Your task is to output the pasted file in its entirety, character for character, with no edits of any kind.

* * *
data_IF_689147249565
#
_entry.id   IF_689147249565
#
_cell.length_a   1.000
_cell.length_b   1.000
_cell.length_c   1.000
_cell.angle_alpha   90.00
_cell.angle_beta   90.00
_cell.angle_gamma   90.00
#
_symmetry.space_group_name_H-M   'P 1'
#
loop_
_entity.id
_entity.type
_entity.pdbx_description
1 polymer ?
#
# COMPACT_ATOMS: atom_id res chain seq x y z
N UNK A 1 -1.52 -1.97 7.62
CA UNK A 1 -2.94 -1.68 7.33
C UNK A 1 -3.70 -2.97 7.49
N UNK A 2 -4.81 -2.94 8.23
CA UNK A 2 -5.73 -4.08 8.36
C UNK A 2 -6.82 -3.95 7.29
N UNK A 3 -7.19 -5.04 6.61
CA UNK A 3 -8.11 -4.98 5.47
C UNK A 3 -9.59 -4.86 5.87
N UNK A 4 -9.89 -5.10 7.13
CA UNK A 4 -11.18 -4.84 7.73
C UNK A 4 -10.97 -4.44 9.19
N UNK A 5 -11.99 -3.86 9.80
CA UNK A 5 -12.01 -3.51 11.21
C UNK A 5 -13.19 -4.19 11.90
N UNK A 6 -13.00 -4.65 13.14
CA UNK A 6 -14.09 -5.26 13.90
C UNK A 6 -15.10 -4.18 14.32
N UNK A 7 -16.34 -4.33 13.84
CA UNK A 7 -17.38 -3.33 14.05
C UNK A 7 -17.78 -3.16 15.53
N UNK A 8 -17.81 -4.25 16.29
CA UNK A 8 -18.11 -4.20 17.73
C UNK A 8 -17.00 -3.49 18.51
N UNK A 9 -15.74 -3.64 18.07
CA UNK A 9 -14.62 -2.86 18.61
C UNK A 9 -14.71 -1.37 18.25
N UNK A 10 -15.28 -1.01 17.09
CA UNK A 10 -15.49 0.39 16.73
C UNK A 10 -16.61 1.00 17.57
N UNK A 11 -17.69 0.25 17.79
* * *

data_IF_689147249565
#
_entry.id   IF_689147249565
#
_cell.length_a   1.000
_cell.length_b   1.000
_cell.length_c   1.000
_cell.angle_alpha   90.00
_cell.angle_beta   90.00
_cell.angle_gamma   90.00
#
_symmetry.space_group_name_H-M   'P 1'
#
loop_
_entity.id
_entity.type
_entity.pdbx_description
1 polymer ?
#
# COMPACT_ATOMS: atom_id res chain seq x y z
N UNK A 1 -1.52 -1.97 7.62
CA UNK A 1 -2.94 -1.68 7.33
C UNK A 1 -3.70 -2.97 7.49
N UNK A 2 -4.81 -2.94 8.23
CA UNK A 2 -5.73 -4.08 8.36
C UNK A 2 -6.82 -3.95 7.29
N UNK A 3 -7.19 -5.04 6.61
CA UNK A 3 -8.11 -4.98 5.47
C UNK A 3 -9.59 -4.86 5.87
N UNK A 4 -9.89 -5.10 7.13
CA UNK A 4 -11.18 -4.84 7.73
C UNK A 4 -10.97 -4.44 9.19
N UNK A 5 -11.99 -3.86 9.80
CA UNK A 5 -12.01 -3.51 11.21
C UNK A 5 -13.19 -4.19 11.90
N UNK A 6 -13.00 -4.65 13.14
CA UNK A 6 -14.09 -5.26 13.90
C UNK A 6 -15.10 -4.18 14.32
N UNK A 7 -16.34 -4.33 13.84
CA UNK A 7 -17.38 -3.33 14.05
C UNK A 7 -17.78 -3.16 15.53
N UNK A 8 -17.81 -4.25 16.29
CA UNK A 8 -18.11 -4.20 17.73
C UNK A 8 -17.00 -3.49 18.51
N UNK A 9 -15.74 -3.64 18.07
CA UNK A 9 -14.62 -2.86 18.61
C UNK A 9 -14.71 -1.37 18.25
N UNK A 10 -15.28 -1.01 17.09
CA UNK A 10 -15.49 0.39 16.73
C UNK A 10 -16.61 1.00 17.57
N UNK A 11 -17.69 0.25 17.79